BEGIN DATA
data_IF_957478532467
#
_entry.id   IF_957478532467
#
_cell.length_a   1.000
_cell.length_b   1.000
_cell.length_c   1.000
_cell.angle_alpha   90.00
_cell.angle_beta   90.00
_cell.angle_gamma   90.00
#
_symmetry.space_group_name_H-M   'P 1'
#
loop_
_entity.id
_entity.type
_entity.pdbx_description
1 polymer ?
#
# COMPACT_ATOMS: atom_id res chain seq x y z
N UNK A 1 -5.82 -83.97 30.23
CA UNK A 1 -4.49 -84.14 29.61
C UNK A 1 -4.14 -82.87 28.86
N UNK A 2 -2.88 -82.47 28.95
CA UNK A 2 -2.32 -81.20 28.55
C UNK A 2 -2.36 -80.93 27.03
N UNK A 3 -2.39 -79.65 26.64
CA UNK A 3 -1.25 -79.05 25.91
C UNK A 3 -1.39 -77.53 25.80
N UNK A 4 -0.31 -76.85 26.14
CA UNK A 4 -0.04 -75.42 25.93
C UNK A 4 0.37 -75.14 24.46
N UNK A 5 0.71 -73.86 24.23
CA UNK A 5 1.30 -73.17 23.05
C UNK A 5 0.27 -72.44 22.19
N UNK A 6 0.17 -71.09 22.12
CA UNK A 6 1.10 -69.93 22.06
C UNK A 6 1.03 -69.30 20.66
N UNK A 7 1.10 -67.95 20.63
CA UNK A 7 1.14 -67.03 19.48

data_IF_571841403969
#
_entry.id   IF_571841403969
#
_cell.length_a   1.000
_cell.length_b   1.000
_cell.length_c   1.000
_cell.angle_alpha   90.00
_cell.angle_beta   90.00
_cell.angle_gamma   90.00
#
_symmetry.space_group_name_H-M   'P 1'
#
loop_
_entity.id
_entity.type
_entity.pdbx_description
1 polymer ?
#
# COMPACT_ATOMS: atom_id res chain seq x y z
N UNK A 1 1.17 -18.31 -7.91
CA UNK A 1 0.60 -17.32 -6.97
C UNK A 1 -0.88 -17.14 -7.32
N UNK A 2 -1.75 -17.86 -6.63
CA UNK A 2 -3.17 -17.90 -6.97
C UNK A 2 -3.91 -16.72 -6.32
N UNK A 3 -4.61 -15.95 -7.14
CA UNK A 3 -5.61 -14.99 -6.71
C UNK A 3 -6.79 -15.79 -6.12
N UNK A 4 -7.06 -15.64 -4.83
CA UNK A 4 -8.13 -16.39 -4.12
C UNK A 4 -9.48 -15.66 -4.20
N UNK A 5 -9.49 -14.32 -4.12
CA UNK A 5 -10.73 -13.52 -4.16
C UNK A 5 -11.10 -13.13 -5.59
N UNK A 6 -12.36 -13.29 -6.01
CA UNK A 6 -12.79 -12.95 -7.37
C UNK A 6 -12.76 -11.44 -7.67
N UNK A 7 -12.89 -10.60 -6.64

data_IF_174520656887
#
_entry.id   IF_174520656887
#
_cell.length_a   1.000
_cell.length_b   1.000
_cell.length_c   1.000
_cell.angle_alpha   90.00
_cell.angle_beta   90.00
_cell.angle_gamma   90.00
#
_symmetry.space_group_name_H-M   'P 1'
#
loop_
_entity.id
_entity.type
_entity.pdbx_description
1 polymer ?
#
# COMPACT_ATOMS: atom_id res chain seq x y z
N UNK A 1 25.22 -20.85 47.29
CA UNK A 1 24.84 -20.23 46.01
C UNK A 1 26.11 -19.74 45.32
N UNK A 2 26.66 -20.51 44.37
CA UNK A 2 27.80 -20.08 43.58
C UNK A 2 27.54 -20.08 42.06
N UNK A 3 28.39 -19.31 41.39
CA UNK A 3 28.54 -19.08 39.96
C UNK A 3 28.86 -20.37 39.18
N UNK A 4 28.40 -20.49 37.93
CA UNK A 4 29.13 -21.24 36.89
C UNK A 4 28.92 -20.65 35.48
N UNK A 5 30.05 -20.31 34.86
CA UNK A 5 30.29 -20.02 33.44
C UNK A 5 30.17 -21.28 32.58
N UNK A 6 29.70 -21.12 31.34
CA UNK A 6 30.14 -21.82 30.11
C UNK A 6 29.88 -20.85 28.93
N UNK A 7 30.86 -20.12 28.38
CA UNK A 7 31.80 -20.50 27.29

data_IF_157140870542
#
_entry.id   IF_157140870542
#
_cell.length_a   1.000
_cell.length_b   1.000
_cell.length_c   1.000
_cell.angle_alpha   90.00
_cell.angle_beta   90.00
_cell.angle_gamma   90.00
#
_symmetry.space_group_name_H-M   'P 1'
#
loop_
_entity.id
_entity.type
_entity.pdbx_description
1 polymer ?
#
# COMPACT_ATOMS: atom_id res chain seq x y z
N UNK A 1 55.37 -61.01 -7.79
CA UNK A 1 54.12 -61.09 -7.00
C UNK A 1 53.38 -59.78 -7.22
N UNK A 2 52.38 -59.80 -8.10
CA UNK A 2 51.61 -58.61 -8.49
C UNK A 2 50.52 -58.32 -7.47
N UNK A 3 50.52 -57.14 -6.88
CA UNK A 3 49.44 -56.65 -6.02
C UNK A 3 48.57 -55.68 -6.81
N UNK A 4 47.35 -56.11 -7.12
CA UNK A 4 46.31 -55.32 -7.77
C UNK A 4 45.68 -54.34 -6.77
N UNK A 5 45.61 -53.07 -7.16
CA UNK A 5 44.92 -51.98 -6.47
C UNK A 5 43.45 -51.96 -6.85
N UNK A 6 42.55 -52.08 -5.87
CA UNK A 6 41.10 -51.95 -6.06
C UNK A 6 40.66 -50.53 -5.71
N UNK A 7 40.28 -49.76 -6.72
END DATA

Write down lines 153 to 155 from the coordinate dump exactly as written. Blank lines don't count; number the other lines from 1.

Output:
CA UNK A 5 44.92 -51.98 -6.47
C UNK A 5 43.45 -51.96 -6.85
N UNK A 6 42.55 -52.08 -5.87